Australia's Competition and Consumer Commission, (ACCC) has just released a 623-page report into Google and Facebook's anti-competitive practices.
23 recommendations have come out of the report, among them the setting up of a special office, or branch, of the ACCC that would monitor and investigate tech giants for breaches of competition and consumer rules.
Australia has outlined its desire to find out how exactly Google and Facebook use algorithms “to make money out of user data they collect.”
If ACCC's recommendations are approved, one way to do it would be two order the tech companies to provide information to the watchdog. The regulator has also recommended legislative changes aimed at containing their acquisition and merger activities targeting smaller companies and amending the country's privacy laws.
Changes would be made to the Privacy Act to allow users more control over their data, including to have it moved between companies, or deleted.
The ACCC also found that the two tech behemoths are harming competition as they dominate Australia's “news and advertising markets.”
However, the regulator has not recommended spinning off parts of either company as a way to confine their influence – and Google and Facebook will not be “forced to pay for news content.”
This last point was something argued in favor of by Australian publishers, including News Corp, who have been losing advertising revenues to tech platforms.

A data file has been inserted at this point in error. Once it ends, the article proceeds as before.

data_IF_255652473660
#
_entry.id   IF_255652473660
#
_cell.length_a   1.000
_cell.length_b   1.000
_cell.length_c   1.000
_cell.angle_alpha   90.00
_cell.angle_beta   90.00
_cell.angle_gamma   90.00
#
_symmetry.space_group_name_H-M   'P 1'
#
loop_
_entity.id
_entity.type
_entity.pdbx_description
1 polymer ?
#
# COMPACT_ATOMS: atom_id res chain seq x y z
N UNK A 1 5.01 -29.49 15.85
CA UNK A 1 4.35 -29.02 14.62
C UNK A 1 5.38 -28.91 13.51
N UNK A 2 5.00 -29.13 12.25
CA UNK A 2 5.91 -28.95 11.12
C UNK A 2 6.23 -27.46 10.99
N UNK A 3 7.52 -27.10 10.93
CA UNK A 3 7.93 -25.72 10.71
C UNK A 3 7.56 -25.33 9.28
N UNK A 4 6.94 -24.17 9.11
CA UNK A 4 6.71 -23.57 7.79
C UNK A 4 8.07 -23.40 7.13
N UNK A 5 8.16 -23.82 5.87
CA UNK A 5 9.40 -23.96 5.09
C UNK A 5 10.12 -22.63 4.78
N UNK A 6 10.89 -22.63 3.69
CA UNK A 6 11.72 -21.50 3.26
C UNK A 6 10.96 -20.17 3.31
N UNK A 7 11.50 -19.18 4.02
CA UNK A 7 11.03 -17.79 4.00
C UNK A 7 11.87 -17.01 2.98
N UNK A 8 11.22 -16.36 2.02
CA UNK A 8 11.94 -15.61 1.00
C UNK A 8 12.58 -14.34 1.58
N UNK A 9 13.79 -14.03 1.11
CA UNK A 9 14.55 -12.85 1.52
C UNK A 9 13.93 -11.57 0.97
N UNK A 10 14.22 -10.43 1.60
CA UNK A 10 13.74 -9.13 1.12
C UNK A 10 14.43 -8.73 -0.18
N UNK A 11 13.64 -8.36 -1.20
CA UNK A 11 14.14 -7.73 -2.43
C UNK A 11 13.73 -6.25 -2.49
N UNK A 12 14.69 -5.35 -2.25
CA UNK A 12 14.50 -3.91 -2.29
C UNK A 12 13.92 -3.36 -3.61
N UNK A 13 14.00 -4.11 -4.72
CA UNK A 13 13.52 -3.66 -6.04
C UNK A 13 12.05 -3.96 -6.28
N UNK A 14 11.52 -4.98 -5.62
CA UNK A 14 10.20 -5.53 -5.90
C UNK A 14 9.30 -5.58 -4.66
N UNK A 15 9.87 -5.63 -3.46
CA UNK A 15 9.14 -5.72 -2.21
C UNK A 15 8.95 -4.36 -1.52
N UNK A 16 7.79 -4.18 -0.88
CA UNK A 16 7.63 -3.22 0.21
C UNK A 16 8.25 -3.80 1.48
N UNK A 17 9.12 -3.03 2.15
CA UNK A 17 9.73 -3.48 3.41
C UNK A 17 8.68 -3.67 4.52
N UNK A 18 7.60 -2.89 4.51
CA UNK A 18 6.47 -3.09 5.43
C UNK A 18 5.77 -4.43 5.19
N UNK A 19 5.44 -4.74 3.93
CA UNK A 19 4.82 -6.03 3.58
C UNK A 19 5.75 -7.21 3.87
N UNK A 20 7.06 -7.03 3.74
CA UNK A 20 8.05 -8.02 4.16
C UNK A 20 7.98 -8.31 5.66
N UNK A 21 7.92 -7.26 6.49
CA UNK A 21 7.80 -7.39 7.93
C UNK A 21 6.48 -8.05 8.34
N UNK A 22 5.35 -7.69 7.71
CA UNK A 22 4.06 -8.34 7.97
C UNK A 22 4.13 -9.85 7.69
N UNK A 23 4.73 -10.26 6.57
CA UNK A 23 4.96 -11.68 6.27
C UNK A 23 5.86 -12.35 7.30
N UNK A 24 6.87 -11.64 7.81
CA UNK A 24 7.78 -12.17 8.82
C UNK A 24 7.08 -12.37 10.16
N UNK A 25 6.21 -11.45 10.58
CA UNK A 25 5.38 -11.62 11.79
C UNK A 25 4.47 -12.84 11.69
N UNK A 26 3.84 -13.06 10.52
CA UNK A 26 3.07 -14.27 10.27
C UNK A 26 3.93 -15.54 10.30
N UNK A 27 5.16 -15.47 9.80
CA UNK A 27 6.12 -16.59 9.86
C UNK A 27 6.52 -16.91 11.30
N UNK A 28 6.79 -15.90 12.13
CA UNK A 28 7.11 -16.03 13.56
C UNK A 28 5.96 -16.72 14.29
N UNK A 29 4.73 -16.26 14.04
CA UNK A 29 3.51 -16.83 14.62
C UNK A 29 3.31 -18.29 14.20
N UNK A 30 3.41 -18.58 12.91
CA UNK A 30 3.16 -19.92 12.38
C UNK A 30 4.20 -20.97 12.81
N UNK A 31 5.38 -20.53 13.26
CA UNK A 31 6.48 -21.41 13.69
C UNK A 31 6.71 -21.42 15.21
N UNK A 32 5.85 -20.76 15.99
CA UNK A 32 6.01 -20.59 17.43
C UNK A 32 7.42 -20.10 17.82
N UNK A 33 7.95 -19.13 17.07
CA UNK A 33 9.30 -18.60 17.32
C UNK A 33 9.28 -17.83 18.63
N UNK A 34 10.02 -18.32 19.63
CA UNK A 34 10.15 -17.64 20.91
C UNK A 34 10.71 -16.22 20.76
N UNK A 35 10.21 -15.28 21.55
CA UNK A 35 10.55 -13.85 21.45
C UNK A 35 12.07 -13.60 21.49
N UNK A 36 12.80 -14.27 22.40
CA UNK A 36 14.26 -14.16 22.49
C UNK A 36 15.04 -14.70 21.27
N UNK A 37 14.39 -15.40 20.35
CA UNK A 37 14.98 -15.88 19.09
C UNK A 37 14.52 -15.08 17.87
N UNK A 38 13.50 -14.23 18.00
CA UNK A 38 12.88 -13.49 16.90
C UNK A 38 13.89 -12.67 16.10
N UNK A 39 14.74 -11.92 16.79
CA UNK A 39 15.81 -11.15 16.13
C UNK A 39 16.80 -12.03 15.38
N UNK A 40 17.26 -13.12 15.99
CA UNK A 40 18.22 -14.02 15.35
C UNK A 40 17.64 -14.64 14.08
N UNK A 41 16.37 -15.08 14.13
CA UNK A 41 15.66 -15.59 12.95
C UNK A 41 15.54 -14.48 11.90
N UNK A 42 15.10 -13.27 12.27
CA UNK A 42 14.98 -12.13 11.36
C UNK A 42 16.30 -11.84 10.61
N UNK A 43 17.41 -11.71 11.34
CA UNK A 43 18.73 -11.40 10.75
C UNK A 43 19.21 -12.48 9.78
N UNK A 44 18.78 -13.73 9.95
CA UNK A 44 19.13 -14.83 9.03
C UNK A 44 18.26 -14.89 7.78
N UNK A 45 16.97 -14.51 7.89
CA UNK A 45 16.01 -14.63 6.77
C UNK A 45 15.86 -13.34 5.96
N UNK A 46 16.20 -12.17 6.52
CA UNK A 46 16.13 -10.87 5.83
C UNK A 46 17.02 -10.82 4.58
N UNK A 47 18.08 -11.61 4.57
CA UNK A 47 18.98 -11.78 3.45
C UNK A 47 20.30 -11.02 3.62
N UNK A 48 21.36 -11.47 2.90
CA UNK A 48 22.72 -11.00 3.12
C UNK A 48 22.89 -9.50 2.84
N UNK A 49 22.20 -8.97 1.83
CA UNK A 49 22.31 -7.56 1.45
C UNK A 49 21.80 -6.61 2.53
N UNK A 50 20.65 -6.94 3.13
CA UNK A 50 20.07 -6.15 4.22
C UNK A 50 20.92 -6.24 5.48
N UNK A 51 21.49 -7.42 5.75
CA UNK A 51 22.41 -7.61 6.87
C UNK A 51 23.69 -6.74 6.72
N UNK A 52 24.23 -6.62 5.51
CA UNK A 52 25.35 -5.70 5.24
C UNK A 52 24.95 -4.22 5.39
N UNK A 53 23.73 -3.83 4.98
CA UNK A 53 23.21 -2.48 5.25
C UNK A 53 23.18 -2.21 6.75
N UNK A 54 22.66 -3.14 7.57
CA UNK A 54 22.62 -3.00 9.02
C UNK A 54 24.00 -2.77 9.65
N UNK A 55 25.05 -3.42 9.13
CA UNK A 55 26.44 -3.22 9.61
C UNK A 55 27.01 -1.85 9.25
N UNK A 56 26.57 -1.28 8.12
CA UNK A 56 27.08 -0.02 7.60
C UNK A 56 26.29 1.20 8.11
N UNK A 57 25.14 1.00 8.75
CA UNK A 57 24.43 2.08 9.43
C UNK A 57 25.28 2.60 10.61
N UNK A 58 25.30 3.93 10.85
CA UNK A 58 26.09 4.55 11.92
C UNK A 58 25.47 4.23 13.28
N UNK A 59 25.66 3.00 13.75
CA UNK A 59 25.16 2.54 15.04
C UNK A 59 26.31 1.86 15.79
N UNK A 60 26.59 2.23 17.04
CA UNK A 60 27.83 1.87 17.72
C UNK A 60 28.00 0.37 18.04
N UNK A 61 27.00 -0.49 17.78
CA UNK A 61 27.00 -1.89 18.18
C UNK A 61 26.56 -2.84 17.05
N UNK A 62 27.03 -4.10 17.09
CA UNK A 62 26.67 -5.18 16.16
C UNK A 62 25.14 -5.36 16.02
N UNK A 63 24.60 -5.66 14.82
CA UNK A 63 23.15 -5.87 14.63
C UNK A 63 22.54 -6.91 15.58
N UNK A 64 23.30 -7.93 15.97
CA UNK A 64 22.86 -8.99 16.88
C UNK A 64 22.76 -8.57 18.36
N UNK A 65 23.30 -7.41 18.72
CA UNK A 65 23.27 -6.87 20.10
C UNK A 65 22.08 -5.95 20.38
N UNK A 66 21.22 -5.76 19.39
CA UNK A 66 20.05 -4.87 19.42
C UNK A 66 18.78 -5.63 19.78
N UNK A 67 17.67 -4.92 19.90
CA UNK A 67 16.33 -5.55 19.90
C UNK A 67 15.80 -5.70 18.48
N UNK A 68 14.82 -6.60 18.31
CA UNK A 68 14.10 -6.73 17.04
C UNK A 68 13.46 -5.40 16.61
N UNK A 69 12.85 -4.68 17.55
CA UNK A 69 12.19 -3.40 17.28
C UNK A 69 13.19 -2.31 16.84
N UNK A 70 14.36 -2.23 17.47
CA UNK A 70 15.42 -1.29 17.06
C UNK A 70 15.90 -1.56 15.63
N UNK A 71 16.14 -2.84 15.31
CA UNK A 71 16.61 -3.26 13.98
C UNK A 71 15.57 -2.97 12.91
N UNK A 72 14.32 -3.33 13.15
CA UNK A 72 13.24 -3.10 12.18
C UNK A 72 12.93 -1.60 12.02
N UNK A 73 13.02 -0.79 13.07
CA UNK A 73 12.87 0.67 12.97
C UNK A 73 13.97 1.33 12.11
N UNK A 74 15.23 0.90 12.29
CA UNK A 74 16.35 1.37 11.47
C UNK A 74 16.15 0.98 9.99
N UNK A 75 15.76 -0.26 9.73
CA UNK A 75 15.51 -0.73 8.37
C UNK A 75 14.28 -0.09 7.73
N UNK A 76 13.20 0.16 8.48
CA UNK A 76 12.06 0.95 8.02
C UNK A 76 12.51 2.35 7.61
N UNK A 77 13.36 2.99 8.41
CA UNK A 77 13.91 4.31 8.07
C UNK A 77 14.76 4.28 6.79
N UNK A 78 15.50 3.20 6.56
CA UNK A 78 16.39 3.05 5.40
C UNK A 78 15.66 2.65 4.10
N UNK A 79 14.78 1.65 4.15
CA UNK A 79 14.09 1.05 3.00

Reacting to the Commission's report on Friday, News Corp welcomed it and said it was now clear the government “is going to do something” about the behavior of Facebook and Google.
But that's yet to happen, as the Australian government will announce its reaction after consultations that will last three months.
And if the government approves the Commission's suggestions, Google Search will no longer be the default on phones running Google's Android operating system.
Then there's fake news: the ACCC recommendations would have tech giants come up with “industry rules about how to respond to reports of fake news – or misinformation presented as news – that could lead to ‘serious public detriment',” news.com.au website is reporting.
Under the recommendations, a code of conduct would be put in place to protect the publisher's revenues, including by notifying them in advance about tech platform's plans to change the way they rank news.
The code would also serve to regulate “negotiations between the platforms and news businesses on the sharing of revenue from advertising.”